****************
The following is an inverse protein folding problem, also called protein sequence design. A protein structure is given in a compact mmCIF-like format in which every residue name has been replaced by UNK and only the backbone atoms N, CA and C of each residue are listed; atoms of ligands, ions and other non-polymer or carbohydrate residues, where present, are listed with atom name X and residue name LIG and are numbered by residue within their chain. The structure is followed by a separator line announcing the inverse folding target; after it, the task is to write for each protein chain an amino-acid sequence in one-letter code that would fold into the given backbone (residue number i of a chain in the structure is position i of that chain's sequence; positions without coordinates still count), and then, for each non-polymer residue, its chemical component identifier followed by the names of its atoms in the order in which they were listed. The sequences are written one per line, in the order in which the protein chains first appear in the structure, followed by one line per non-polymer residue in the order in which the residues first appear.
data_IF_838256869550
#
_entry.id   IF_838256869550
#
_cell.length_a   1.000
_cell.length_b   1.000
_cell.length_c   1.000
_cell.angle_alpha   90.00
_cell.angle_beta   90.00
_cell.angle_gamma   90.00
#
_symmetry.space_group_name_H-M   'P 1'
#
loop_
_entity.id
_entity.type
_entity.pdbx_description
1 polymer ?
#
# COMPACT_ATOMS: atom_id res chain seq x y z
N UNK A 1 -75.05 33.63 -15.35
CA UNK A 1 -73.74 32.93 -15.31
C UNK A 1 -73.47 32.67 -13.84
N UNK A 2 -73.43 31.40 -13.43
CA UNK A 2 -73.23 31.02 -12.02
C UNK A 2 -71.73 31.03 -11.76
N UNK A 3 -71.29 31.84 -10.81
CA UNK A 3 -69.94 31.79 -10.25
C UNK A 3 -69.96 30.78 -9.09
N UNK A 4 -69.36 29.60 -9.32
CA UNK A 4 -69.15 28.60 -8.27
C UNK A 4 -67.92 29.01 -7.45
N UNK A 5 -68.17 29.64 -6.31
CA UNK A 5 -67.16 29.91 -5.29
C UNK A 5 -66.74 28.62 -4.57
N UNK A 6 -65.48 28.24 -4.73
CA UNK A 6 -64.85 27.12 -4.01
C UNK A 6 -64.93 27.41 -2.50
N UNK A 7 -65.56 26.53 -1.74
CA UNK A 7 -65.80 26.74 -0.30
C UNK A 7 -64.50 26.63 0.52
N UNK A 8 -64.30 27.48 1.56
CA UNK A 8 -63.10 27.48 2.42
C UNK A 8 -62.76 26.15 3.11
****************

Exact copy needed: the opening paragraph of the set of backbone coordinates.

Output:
The following is an inverse protein folding problem, also called protein sequence design. A protein structure is given in a compact mmCIF-like format in which every residue name has been replaced by UNK and only the backbone atoms N, CA and C of each residue are listed; atoms of ligands, ions and other non-polymer or carbohydrate residues, where present, are listed with atom name X and residue name LIG and are numbered by residue within their chain. The structure is followed by a separator line announcing the inverse folding target; after it, the task is to write for each protein chain an amino-acid sequence in one-letter code that would fold into the given backbone (residue number i of a chain in the structure is position i of that chain's sequence; positions without coordinates still count), and then, for each non-polymer residue, its chemical component identifier followed by the names of its atoms in the order in which they were listed. The sequences are written one per line, in the order in which the protein chains first appear in the structure, followed by one line per non-polymer residue in the order in which the residues first appear.